Spencer ran over the Brooklyn Bridge against a tide of people desperate to leave Manhattan and worked his way down to Ground Zero. “It was just complete chaos. I photographed people coming out of the towers covered in soot. There was a bunch of media there by that time. We were trying to get into the towers for whatever reason, and the police, to their credit — the one time they actually helped, because usually there’s a lot of animosity between journalists and the NYPD — kept pushing us, pushing us back. Then that first tower came down, and you couldn’t believe what was happening before your eyes. I was able to take one or two images but then you really just had to run. It was just coming down so quickly, an avalanche. I ran into a store. The world was coming to an end, you thought. Then we watched the second tower come down.”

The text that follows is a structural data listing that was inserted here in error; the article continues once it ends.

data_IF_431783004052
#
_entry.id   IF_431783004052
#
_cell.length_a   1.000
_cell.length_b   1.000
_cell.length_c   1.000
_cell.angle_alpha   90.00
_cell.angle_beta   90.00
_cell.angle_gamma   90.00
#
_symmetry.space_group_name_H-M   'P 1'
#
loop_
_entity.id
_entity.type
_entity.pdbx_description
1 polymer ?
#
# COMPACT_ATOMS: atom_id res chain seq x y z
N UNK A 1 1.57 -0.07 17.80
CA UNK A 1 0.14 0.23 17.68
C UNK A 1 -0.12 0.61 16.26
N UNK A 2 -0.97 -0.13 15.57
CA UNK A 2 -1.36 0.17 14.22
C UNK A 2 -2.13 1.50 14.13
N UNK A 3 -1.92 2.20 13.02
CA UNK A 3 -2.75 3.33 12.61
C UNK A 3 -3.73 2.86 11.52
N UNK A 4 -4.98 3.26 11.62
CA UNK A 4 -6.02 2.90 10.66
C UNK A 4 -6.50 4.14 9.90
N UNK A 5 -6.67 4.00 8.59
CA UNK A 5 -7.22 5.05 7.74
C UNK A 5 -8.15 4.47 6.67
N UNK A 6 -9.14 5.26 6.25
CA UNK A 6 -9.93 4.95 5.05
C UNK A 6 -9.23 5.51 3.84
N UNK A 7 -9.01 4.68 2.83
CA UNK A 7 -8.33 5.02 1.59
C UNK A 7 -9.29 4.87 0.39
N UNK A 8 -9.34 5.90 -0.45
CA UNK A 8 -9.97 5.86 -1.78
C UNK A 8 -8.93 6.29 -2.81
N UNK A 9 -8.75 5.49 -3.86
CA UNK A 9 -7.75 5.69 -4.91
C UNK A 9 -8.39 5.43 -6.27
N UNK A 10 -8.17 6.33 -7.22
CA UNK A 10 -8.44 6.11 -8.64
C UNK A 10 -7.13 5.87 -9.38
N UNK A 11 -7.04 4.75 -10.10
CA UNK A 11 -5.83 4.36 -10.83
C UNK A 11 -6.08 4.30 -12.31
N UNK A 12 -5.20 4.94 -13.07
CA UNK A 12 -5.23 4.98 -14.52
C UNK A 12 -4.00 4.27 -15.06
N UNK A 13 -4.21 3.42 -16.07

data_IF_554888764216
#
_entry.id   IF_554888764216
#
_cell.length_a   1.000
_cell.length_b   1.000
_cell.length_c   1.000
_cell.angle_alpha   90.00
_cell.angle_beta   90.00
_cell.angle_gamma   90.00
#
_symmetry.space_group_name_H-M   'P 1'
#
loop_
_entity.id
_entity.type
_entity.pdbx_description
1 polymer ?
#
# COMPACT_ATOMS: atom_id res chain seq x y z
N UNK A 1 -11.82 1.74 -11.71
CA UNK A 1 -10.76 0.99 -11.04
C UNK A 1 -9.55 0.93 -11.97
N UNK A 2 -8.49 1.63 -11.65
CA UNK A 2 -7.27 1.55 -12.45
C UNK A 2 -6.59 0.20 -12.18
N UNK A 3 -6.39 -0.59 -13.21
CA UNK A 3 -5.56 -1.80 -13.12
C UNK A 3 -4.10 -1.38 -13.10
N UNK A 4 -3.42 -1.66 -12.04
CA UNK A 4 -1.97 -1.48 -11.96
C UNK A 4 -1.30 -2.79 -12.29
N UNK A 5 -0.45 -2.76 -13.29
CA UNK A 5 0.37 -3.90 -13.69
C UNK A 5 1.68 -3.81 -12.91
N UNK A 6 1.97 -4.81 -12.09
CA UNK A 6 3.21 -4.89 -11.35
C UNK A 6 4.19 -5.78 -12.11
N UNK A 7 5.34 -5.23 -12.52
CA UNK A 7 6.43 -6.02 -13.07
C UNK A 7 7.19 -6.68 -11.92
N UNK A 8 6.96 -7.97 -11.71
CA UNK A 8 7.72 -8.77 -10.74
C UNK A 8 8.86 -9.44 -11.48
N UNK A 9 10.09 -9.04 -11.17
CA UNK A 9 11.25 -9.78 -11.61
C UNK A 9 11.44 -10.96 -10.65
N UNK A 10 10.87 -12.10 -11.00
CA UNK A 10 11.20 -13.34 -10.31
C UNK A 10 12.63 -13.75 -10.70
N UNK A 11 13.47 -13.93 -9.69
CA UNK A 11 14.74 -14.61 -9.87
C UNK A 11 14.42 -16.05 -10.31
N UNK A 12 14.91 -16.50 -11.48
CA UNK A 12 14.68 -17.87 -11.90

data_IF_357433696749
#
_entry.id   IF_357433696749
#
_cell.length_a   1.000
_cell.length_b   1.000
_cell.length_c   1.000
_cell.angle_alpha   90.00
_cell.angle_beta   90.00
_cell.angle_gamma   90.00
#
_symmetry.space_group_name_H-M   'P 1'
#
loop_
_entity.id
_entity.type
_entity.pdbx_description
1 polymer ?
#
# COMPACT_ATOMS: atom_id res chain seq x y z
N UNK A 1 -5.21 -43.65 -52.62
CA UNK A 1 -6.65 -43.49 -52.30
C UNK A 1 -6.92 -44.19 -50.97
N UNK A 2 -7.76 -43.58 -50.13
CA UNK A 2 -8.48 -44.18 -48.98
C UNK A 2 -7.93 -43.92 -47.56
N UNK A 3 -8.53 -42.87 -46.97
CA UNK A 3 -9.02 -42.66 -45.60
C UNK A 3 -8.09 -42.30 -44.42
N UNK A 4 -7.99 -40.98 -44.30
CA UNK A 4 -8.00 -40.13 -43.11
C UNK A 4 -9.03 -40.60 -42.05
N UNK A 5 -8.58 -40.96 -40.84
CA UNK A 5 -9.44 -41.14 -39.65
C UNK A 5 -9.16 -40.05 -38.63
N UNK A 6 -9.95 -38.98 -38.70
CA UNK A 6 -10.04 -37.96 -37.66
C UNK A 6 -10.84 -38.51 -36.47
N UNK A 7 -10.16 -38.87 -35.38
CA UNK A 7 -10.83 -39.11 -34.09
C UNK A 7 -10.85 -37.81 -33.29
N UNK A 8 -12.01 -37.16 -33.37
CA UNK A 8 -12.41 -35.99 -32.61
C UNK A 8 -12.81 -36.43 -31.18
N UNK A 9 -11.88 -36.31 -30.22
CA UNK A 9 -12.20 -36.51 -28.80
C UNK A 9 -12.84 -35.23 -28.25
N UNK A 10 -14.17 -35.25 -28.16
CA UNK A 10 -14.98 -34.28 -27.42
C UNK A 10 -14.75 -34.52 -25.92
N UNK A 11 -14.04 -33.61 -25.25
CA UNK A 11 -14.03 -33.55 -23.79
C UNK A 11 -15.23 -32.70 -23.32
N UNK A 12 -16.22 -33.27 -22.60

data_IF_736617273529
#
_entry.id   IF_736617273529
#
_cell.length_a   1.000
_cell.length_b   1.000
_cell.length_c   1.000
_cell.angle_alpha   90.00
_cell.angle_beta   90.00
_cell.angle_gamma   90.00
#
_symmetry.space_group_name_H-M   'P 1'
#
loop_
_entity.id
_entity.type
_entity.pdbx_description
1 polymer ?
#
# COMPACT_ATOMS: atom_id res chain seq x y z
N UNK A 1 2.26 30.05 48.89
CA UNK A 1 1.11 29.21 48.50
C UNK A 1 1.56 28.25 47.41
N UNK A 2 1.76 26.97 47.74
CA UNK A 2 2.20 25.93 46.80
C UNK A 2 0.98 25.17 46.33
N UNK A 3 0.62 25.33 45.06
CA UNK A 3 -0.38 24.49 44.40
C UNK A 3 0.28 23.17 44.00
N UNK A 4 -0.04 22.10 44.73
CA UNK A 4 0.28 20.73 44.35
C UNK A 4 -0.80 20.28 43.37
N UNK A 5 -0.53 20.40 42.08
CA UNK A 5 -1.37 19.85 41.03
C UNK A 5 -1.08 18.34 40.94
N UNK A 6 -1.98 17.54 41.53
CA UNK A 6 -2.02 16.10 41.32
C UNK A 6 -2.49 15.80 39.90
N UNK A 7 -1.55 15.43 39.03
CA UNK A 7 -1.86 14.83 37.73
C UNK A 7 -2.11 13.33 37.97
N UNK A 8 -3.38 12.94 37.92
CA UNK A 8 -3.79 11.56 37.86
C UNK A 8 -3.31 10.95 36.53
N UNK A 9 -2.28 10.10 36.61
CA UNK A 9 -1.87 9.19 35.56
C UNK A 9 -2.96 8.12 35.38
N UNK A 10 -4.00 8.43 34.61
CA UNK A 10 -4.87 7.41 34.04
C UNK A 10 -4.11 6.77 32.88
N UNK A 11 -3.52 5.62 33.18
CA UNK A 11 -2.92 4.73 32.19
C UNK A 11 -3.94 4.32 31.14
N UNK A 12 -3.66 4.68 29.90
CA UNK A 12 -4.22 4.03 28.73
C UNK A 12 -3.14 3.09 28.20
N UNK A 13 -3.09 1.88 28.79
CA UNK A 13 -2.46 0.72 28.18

On 9/11 Tyler, who is thirty-six and a Times staff photographer, happened to be home in Westport on vacation, scheduled that morning for laser eye surgery in New Haven. Instead he went to New York. But his most memorable body of work came soon thereafter from Afghanistan and Iraq. In November 2001 Tyler was traveling with Northern Alliance troops as they swept into Taliban territory toward Kabul. Someone spied a wounded Taliban soldier lying in a ditch, hoping not to be noticed. “He had been shot in the hip, but it wasn’t a life-threatening wound,” Tyler says. “They dragged him to his feet, and the Northern Alliance soldiers I was with were harassing him and yelling at him and dragging him along the road. But they were doing so in the direction of the trench where their commander was. It seemed to me that he was going to be taken prisoner. But very quickly they just let go of him and three men with Kalashnikovs began shooting.”